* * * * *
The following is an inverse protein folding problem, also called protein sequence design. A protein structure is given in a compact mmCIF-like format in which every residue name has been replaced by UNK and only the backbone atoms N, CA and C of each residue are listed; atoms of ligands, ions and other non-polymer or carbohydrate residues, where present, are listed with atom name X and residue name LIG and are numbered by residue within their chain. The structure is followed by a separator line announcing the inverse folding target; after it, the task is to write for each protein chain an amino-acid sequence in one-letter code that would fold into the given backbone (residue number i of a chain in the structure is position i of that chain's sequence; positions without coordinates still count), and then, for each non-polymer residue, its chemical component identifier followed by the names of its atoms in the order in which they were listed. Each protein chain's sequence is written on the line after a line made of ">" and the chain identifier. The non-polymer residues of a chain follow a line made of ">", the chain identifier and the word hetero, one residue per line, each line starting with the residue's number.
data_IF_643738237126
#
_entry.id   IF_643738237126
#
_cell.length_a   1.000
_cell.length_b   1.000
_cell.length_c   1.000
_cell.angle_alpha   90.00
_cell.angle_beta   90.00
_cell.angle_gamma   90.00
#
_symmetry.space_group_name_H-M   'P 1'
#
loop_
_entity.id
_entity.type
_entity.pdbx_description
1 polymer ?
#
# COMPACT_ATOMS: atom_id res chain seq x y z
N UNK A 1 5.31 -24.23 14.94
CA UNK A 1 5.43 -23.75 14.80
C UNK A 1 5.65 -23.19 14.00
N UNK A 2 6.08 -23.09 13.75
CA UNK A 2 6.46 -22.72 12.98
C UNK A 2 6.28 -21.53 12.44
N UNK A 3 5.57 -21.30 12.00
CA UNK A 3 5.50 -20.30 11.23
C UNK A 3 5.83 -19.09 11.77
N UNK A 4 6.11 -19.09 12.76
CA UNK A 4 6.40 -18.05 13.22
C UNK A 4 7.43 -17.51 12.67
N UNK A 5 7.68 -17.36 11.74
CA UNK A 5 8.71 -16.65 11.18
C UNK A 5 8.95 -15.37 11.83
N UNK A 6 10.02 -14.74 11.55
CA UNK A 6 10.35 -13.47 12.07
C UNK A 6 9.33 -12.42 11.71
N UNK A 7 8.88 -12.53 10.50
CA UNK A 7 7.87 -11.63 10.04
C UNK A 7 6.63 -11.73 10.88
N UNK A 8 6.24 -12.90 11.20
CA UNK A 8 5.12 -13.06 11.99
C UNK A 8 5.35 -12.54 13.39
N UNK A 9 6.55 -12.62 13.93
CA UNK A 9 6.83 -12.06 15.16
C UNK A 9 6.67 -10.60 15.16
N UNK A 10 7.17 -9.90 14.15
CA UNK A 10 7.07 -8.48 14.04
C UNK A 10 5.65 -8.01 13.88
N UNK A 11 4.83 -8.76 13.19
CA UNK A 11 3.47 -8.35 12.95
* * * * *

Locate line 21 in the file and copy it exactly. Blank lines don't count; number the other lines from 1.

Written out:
# COMPACT_ATOMS: atom_id res chain seq x y z